Hitachi preparing to pull out of nuclear project in blow to UK climate ambitions

Lenore Staats

Hitachi is preparing to abandon plans to build a new power station at Wylfa on Anglesey, an island off the coast of north Wales, in a severe blow to Britain’s struggling nuclear power programme. The Japanese industrial group is expected to make the formal decision at a board meeting in […]

Hitachi is preparing to abandon plans to build a new power station at Wylfa on Anglesey, an island off the coast of north Wales, in a severe blow to Britain’s struggling nuclear power programme.

The Japanese industrial group is expected to make the formal decision at a board meeting in Tokyo on Wednesday, said multiple figures close to the project.

The move is the latest blow to the UK’s nuclear plan at a time when it is rushing to cut the emissions that cause climate change in order to meet a “net zero carbon” target by 2050.

Wind has taken a growing share of the UK electricity market, at times exceeding 50 per cent of all generation during 2020. But nuclear is seen by many in the industry as providing a steadier less weather-dependent base of supply. 

Hitachi’s withdrawal from Wylfa would also hit UK plans to reduce reliance on China, which has been keen to fund other nuclear projects in the face of growing opposition from UK politicians.

Hitachi bought the Anglesey site — dubbed Horizon Nuclear — from two German utility companies for £697m in 2012.

An artist’s view of the planned Wylfa power plant on Anglesey © Horizon Nuclear Power/EPA

But the £20bn scheme was mothballed in January 2019 after the company failed to secure a financial agreement with the UK government. Hitachi said at the time that the project posed “too great a financial challenge” even with ministers proposing a taxpayer investment into the scheme.

However, Hitachi maintained a skeleton staff and continued to seek planning permission for the project.

As recently as August the company’s management was still optimistic that the site could be revived. Duncan Hawthorne, chief executive of Horizon, said at the time: “What I’ve been trying to do . . . is convince people that our suspension has not in any way undermined our ability to restart quickly . . . We are ready to go.”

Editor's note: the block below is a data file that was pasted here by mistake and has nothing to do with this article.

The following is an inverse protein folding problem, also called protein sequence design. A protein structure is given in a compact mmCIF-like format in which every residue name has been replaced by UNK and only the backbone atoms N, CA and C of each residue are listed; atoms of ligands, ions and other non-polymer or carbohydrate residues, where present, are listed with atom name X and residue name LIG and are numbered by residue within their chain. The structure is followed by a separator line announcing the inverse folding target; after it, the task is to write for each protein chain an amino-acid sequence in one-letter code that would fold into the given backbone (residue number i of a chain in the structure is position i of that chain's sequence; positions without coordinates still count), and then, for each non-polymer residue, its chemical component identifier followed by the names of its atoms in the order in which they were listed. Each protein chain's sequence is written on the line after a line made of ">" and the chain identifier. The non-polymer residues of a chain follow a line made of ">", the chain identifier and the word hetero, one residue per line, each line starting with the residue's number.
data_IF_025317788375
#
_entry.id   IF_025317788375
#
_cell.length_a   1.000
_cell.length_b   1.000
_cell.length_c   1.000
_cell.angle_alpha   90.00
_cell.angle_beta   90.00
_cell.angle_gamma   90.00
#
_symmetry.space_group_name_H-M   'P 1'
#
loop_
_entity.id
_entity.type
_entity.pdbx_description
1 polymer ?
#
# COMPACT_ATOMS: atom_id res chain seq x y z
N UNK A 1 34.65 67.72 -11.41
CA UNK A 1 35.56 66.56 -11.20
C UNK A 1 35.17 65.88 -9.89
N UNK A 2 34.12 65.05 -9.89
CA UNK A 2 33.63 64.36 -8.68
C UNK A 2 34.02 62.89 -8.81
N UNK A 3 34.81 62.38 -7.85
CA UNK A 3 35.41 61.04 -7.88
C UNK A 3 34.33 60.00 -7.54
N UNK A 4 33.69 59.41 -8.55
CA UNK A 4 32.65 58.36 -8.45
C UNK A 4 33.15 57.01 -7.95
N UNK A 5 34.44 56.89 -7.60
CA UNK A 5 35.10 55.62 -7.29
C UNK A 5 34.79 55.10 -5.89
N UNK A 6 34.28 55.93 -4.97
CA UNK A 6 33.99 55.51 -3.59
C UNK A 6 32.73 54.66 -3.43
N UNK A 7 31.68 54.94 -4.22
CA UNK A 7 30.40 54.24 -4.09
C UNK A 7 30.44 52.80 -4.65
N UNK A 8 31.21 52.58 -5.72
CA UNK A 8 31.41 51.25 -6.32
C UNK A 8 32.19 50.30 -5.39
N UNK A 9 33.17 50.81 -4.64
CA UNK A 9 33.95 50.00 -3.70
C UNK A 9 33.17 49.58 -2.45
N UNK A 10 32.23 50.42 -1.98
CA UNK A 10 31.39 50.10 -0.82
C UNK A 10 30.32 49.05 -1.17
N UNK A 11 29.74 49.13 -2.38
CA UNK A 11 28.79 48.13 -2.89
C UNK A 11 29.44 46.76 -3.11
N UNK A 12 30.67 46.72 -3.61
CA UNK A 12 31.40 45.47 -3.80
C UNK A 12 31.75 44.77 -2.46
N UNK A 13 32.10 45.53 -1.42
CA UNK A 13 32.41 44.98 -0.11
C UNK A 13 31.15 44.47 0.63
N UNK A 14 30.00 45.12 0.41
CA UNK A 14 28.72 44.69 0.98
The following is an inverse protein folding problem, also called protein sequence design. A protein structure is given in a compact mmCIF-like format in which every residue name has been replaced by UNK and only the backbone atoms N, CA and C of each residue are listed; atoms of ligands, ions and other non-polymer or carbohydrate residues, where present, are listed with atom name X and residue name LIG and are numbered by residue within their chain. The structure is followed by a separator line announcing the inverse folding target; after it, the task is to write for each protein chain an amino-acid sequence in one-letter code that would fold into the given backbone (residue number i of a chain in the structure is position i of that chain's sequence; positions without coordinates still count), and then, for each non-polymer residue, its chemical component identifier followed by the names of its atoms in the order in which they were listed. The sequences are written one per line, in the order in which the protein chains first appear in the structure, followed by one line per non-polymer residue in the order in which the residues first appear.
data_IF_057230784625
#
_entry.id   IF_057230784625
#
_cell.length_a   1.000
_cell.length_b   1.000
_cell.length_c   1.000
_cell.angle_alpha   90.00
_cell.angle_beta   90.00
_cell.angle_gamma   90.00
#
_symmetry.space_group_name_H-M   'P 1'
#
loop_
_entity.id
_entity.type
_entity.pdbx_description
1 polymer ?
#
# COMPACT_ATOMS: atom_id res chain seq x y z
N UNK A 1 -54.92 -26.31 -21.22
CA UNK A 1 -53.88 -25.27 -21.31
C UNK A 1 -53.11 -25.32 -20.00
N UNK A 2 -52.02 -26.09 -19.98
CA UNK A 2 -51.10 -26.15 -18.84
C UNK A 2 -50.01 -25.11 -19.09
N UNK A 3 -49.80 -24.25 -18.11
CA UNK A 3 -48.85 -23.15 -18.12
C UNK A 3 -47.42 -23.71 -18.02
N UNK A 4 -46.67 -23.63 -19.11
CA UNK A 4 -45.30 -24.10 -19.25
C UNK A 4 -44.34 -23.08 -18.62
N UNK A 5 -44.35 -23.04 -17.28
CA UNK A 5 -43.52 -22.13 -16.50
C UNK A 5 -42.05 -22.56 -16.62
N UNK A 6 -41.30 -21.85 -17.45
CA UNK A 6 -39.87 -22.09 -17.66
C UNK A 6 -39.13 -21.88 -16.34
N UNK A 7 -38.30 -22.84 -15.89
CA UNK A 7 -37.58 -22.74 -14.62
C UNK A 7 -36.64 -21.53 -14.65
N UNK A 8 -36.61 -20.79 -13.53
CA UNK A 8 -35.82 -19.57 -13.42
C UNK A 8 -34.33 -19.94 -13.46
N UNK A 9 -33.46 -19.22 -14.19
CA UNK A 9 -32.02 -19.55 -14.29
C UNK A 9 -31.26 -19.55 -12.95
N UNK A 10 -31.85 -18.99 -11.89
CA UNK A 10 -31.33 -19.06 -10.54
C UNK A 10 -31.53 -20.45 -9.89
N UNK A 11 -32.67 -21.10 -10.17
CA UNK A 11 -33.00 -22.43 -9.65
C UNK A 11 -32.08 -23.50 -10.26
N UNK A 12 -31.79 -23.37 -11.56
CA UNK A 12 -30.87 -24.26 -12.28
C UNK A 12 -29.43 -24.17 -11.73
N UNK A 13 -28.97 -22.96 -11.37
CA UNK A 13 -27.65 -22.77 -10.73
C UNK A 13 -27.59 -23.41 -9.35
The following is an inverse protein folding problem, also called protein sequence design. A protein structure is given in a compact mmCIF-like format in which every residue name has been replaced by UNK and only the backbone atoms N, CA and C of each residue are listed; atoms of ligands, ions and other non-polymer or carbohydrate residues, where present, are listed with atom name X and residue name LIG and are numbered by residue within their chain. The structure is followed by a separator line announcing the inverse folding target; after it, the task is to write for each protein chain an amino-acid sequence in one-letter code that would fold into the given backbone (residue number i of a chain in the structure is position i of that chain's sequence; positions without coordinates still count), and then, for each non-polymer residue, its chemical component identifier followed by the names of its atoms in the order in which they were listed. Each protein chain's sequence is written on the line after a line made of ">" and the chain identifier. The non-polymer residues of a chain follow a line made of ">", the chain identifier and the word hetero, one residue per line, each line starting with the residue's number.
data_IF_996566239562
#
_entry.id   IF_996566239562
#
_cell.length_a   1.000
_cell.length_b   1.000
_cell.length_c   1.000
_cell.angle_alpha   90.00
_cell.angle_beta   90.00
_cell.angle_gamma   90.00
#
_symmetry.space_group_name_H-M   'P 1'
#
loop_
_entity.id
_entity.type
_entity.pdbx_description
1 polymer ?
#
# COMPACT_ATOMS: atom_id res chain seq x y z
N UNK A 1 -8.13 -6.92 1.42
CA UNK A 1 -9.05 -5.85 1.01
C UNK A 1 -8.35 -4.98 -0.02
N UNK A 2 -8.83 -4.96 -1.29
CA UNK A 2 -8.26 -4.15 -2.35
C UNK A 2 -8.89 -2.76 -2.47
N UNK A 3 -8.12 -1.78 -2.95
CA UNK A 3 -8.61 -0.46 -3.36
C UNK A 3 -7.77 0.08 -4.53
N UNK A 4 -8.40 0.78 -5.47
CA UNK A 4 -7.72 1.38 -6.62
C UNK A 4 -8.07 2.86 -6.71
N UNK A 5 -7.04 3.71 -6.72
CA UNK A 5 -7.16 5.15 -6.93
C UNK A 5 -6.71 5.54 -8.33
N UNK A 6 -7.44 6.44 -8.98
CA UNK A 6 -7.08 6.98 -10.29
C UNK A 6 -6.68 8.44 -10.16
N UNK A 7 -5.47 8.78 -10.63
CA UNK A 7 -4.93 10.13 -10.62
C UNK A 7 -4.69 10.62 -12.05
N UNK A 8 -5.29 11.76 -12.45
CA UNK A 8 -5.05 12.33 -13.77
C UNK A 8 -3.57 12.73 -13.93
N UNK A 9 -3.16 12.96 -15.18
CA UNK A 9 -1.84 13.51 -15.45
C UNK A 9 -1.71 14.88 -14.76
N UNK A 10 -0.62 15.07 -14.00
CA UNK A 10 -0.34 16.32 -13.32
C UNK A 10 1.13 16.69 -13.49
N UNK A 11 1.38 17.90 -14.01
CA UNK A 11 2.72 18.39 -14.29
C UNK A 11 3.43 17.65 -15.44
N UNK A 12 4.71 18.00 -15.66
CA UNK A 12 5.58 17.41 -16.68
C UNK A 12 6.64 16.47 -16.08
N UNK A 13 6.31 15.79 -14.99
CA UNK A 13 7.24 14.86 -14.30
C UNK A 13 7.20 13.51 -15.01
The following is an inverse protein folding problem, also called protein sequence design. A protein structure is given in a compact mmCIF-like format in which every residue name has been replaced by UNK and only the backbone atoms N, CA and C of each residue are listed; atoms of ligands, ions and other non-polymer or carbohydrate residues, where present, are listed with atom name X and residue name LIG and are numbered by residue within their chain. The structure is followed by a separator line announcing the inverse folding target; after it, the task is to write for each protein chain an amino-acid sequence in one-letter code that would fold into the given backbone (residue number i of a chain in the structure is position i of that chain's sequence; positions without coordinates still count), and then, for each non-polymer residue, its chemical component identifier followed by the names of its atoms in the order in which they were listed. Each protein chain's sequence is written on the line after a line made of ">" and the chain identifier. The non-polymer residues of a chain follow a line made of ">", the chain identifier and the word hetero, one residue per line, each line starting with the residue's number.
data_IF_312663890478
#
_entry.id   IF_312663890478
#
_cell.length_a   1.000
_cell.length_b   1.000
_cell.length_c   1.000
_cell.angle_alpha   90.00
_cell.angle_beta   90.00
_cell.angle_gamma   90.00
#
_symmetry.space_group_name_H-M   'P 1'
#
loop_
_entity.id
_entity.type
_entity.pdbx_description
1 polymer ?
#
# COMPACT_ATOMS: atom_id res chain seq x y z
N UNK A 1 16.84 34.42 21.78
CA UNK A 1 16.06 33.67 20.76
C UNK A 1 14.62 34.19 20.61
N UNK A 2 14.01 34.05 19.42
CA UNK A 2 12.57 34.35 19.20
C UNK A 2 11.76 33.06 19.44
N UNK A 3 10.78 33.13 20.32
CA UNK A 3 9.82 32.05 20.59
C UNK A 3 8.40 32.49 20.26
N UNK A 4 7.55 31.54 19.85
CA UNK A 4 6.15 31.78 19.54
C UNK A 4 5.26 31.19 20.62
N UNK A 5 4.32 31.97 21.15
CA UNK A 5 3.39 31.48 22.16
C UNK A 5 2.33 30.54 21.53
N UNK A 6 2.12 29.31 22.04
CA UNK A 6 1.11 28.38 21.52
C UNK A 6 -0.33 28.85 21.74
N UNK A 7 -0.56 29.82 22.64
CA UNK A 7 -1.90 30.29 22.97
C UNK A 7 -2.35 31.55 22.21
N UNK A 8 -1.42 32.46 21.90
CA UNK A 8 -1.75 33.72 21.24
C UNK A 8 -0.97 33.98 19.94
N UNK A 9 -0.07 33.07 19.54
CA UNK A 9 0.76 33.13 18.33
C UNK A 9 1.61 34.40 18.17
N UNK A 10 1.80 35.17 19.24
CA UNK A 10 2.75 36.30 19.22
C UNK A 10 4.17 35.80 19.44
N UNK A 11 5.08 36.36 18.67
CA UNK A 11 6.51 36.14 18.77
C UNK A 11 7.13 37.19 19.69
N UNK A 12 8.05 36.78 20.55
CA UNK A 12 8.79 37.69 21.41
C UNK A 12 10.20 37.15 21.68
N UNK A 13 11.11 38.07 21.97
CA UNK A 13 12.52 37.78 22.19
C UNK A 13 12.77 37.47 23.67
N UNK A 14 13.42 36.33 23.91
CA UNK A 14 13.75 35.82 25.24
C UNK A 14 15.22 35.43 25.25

Horizon executives believed they were making progress in recent weeks, holding detailed discussions with UK officials, but appear to have been blindsided by decisions made by Hitachi in Tokyo.

However, a person close to Hitachi said the Japanese group’s stance had not changed since it suspended the project early last year and that Tokyo had not backed recent moves for a revival. 

One figure close to the project on Tuesday said Hitachi was “totally quitting” in a sudden reversal. “All hell is breaking loose. So much for their 100-year commitment,” the person said.

Another figure close to Hitachi confirmed the company was set to announce that it was abandoning the site.

The UK government has been trying to launch a new nuclear programme for more than a decade by levering in international private finance, but has had limited success.

Only one new power station is under construction — at Hinkley Point in Somerset, south-west England, under a consortium led by France’s EDF. That scheme, which is over budget and running several years behind schedule, will receive indirect taxpayer subsidies through a “contracts for difference” scheme, which guarantees a company a price for the electricity it generates.

Cranes surround Reactor Unit Two on the construction project for Hinkley Point C nuclear power station in Somerset
Construction under way at the Hinkley Point C nuclear power station in Somerset © Luke MacGregor/Bloomberg

Japan’s Toshiba has dropped its plans to build a new nuclear reactor at Moorside, Cumbria. Hitachi itself previously scrapped plans for a separate plant at Oldbury-on-Severn in Gloucestershire.

Meanwhile, there is a growing backlash among Tory MPs against plans for new power stations at Sizewell and Bradwell that will involve Chinese state-owned group CGN alongside EDF.

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Hitachi had been hoping for clear guidance from the UK government about a new “regulated asset base” funding model, under which taxpayers would pay more upfront for new power stations, substantially reducing the company’s financing costs.

However, the government is only expected to set out broad outlines for the future of nuclear power when it publishes an energy white paper in the autumn.

“This decision from Hitachi is a serious blow to the economy of north Wales and for our chances of hitting net zero [emissions],” said Sue Ferns, senior deputy general secretary of the union Prospect.

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